Planting season is now!

Bok choy is a great fast-growing leafy green that's tasty in stir fries. I started this bok choy indoors in March, transplanted at the end of April and harvested just this past weekend. If you plant now, try to give it some shade as it may get too hot.
Cherry tomatoes can be transplanted now and by July you could be snacking on homegrown tomatoes. Ensure they have plenty of sun and are well-watered for our hot and dry climate.
Sugar snap peas are usually considered a cool weather plant, but if you plant it now give it some shade and a cage for them to climb on.
Denee Bex | Special to the Drum
Denee Bex | Special to the Drum
Denee Bex | Special to the Drum

The weather has warmed up and I have definitely been spending more time outdoors taking care of my garden. So, what can be planted now? Plants that thrive in warm weather should be planted right about now until mid-June or early July. Warm weather plants love warmer soil, warm days and nights that are at least in the 40s. Here are some things to keep in mind as you think about your garden 

Warm weather plants include tomatoes, summer and winter squash, peppers, eggplants, cucumbers, potatoes, beans, corn, melons and pumpkins. Keep in mind that although these plants are warm weather, each grows at different rates and not all will grow from seed in time for a harvest. For example, you should not plant eggplants, tomatoes and peppers from seed in ground because those take at least five months to mature and produce fruit, so these should be transplanted from a small transplant. Pretty much anything that is not an eggplant, tomato or pepper (aka the solanaceae/ nightshade family) can be planted from seed in the ground. You can purchase seedlings from a local nursery if you haven’t started yours at home. The rest can be planted from seed in the ground.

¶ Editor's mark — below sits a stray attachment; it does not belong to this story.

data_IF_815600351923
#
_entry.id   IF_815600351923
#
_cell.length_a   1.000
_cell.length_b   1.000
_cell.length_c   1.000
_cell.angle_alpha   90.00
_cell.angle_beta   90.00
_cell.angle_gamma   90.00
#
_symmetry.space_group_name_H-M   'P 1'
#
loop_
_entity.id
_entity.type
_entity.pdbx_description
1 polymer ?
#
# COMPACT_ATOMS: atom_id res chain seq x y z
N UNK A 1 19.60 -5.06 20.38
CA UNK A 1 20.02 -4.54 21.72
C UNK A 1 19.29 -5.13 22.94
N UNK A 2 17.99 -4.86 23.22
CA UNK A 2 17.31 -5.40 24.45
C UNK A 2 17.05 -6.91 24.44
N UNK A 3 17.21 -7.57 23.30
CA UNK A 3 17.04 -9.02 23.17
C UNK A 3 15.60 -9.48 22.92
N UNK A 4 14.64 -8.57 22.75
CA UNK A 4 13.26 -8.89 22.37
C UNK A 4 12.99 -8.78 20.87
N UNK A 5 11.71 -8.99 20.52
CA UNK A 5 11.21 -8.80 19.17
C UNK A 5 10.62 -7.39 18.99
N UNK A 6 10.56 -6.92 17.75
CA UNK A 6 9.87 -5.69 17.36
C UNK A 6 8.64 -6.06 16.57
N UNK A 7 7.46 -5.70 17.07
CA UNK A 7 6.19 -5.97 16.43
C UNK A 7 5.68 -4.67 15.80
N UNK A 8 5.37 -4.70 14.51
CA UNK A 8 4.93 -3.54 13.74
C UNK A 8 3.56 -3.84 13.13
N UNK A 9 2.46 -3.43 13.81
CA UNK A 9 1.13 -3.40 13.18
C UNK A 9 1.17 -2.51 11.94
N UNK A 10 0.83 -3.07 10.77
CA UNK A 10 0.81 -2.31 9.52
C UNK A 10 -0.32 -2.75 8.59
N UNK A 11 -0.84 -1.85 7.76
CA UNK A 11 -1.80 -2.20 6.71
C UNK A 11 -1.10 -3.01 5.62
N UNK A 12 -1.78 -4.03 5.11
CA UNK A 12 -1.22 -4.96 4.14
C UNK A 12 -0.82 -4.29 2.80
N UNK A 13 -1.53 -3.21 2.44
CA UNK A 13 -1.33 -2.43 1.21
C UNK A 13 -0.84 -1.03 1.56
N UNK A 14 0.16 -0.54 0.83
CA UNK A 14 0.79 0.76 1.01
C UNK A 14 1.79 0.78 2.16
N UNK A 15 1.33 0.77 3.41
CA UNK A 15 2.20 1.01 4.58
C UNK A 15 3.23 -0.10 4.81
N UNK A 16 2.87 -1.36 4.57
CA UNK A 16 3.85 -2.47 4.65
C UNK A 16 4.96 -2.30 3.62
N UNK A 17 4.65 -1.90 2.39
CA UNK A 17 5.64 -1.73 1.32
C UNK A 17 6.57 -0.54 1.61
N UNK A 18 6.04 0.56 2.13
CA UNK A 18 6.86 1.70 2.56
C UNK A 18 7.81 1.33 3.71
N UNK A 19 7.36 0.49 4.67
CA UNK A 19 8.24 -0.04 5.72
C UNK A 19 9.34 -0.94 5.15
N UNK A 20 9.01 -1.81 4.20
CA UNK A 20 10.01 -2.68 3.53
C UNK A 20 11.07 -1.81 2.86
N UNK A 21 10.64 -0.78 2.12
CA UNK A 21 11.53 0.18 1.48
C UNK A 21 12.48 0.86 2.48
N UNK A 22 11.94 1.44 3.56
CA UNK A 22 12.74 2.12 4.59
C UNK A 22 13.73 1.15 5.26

Depending where you live, you may already have had warm weather conditions for a few weeks now. For me, I live in an area that acts as a cold sink along a mountain range and it takes a tiny bit longer to warm up enough for my plants. I have a thermometer outside and for the past month I’ve been checking the temperature in the early mornings and as much as I looked, it didn’t warm up fast enough for me! So, keep in mind that although your general last frost date may be about now, there may be a microclimate that has cold conditions. Keep a thermometer outside to check on your nightly conditions to help guide your planting decisions. 

Hopefully, you’ll have already worked some compost into your soil in the spring, but if not, no worries. Grab some compost and work it into the soil before planting your warm weather plants. This will provide your plants with added nutrition and make your soil healthier. Healthier soil and a healthier plant will be more resistant to pests, disease and stress. You can definitely purchase compost, but it can get pretty expensive, so think about starting a compost pile or bin this year. That way you’ll be on your way to creating homemade compost and a healthier soil.  

Finally, if this is your first year planting or you still consider yourself a beginner, don’t try to plant everything as it might get overwhelming. Gardening is an art and it takes patience. I would suggest starting out small because there is a long list of what you can plant right now. Focus on one or two plants and over the years you can add on newer plants as you get more comfortable in the dirt. This year will be my first year planting potatoes after at least 10 years of gardening and I’m a bit nervous, but that is the awesome thing about gardening; There is always something to learn! I am optimistic about my potatoes and if they don’t turn out a success, there’s always next year and I’ll be one year wiser.  

Your garden wants to give back to you! If this past year has inspired you and your family to garden, right now is the best time to get out there and get started on a beautiful garden. Good luck and have fun! 

 Denee Bex is a Registered Dietitian and advocate for healthy traditional diets and home-grown foods in Native American communities. She can be reached at 

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